Book Review: The Root of Riches

I just finished up reading Chuck Bentley’s new bookThe Root of Riches:  What if everything you think about money is wrong?  I enjoyed it and would highly recommend the book to all dollarsanddoctrine readers.  I have to admit, you’d think the CEO of one of the largest financial ministries in the world coming out with a book on money would be full of charts, graphs, spreadsheets, and strategies…the typical sort of stuff in financial books.  But Chuck does nothing like that.  He focuses almost entirely on our hearts.  Save for a few simple financial principles in the final chapter, Root of Riches is a full on deep-sea diving expedition to the deepest corners of our hearts. 

What’s the mission of the book?  In my estimation, I think it’s two fold.  First, the book takes due time to sink its teeth into the idea that life is found in money, possessions, pleasure, and status:

“More money means a better life.  It’s such an easy sell because most people actually believe it–as much as they believe in the law of gravity.  They just won’t admit it.” (36)

“Darwinism gives full birth to the selfish pride of a world that denies God’s existence and reaps the fruit of their deception.  Everybody will be grabbing, gobbling, coveting, cheating, stealing and lying, all to get more at any cost and calling it a successful life.” (78)

These sort of definitions of a “successful life” are brought under strict scrutiny for the first half of the book.  However, rather than standing on a soapbox and shouting at the masses, Chuck offers a pretty honest account of how his own pursuits, hopes, and dreams were set entirely upon financial success for years.  His vulnerability makes the book approachable and his experiences make the book relateable.  In an effective and efficent manner, he explains that: “We all want more of what we love” (83), and the Bible is pretty clear on what destination the love of self, money, and pleasure will take us to.  The stern reality with which our culture (and our sin) makes a god out of money and success is tackled head on.  Which brings us to the second mission of the book…  What should we be loving?

In a smart and sneaky sort of way, Chuck uses money to explain the gospel.  I picture someone grabbing the book off the shelf thinking they are going to learn about money (because who would want to have everything they think about money to be wrong!), and instead, they are introduced to Christ.

“Christ must be more than Savior; He must be Lord of your life.  There’s an invisible usurper, a usurper that pushes out the rightful King and sits on the throne of your heart.  Your must throw out the usurper, the love of money and things.  You must make Christ alone Lord of your life.” (139)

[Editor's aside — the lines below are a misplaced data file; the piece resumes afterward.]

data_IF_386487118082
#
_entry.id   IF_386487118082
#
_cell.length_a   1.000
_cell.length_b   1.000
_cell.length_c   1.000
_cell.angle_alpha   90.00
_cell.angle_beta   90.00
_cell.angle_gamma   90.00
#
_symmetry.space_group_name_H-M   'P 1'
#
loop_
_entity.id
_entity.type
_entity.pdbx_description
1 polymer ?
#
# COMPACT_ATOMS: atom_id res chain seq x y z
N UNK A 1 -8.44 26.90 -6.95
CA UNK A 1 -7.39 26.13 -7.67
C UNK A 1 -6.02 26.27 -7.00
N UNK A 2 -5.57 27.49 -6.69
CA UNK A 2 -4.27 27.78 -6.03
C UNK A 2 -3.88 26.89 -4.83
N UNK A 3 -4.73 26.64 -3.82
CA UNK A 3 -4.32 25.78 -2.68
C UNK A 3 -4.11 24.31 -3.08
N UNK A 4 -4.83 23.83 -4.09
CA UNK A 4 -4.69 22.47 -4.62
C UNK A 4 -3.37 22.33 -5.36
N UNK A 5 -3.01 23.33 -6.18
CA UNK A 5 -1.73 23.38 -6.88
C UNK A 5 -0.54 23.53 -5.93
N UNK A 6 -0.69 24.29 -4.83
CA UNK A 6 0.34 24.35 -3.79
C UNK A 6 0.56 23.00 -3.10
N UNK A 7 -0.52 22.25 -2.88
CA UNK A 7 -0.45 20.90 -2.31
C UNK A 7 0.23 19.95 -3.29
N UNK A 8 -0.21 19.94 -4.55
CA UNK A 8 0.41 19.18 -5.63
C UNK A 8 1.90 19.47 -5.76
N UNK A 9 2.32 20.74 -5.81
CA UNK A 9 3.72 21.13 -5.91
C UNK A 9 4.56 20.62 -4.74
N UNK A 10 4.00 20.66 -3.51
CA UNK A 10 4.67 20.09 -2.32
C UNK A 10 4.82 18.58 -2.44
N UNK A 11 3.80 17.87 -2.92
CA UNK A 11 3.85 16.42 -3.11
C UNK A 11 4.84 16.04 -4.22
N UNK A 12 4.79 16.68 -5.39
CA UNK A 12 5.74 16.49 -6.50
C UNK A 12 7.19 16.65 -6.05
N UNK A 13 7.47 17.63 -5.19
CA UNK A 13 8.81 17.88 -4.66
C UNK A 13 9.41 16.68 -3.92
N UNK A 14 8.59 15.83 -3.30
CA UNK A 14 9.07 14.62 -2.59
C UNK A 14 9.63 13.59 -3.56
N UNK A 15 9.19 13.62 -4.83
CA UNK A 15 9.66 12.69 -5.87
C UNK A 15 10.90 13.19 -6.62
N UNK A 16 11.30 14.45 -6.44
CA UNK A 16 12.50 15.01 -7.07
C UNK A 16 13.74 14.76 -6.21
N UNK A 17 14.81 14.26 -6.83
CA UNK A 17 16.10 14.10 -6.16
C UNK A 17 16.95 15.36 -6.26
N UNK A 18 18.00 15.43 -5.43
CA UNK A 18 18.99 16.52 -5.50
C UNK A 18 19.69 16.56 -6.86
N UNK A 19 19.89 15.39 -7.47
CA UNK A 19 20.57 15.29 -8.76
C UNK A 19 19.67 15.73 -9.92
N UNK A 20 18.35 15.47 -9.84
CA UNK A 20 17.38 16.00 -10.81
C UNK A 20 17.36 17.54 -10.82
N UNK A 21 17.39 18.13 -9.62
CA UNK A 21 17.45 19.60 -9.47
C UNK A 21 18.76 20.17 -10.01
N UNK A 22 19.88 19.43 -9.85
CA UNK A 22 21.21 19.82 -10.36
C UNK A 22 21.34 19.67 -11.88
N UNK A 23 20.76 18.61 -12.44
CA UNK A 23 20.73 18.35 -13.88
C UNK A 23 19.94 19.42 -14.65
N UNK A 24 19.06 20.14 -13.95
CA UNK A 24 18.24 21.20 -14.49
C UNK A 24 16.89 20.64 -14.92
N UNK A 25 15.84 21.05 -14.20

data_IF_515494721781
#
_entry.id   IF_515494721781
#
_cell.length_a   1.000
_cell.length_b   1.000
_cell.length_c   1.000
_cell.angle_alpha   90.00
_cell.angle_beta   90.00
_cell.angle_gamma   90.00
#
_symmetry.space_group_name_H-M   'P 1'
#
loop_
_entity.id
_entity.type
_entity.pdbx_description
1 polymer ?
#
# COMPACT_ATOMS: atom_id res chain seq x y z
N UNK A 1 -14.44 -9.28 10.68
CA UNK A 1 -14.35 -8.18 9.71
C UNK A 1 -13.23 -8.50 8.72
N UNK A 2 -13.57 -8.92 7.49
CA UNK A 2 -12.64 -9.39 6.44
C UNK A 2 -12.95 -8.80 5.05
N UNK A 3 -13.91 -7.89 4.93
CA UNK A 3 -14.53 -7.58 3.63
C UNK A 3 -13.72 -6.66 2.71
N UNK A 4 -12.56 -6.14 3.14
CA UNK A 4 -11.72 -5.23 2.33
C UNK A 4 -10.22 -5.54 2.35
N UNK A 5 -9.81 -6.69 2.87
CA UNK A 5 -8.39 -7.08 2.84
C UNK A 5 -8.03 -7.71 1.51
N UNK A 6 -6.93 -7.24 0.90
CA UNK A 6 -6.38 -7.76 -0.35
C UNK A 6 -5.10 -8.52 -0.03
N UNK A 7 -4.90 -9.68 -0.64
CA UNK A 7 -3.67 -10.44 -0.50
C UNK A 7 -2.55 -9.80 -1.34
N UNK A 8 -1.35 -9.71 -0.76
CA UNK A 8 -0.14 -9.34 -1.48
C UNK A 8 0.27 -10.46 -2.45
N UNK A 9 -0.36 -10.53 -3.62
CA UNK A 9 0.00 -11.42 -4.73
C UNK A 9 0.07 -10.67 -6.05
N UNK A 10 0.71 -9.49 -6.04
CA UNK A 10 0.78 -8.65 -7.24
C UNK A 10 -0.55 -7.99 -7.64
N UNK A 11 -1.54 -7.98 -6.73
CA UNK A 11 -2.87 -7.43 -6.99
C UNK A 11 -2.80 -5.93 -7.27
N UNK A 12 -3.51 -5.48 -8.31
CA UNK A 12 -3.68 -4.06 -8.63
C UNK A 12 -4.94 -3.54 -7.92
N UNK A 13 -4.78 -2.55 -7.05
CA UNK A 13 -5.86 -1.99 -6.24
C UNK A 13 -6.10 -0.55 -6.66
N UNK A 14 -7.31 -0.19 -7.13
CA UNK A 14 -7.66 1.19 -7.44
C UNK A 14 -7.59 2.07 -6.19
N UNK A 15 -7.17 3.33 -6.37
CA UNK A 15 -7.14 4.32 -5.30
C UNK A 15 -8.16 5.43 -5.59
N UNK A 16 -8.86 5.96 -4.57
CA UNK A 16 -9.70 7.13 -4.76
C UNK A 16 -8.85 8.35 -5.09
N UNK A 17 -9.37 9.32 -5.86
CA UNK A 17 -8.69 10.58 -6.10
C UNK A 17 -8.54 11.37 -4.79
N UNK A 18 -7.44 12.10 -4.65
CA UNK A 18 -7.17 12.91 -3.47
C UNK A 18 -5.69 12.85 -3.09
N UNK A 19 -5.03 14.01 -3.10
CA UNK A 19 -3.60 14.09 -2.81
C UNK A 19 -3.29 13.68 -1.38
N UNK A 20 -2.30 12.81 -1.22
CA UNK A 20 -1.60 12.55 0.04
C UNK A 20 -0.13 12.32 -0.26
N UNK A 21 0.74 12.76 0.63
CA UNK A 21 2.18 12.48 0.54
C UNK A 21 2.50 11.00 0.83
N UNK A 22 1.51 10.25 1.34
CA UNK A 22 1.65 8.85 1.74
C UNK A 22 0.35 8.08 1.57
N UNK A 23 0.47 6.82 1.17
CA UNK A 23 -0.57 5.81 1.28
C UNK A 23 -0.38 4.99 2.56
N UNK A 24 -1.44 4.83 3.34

Carrying the metaphor of trees, roots, and fruits through the entire book, Chuck shows how our beliefs (roots) end up shaping our behaviors (fruits).  Attention is given to show just how much what we believe will shape what we do with money (or anything else for that matter).  Ultimately, summing the book up in the simple statement that:  “The root of riches is found in Christ.” (111) 

Saying the book preaches the gospel may seem on the surface to be less beneficial to already professing Christians, but I’d have to disagree.  Sadly, American Christians tend to be more easily identified with cultural norms than biblical instruction.  There is nothing in this book that won’t resonate with a Christian willing to be honest with his own hopes, dreams, and definitions of success.  I am about to put out my third book on the Bible and money, and this book challenged and convicted me on deep levels. 

There is something about the book that is inspirationally  simple. It does a really good job of bringing Christians back to simple, pure-hearted devotion to Christ.  I don’t think there are any of us out there that wouldn’t admit we could use some more of that!  This book takes us on a journey that starts in our wallets, travels deep into our hearts, hopes, and dreams, before taking us to our final destination:  the person of Jesus Christ.  It’s a journey I’d recommend to anyone willing to take it. 

(For more on the book, or to purchase click here.)

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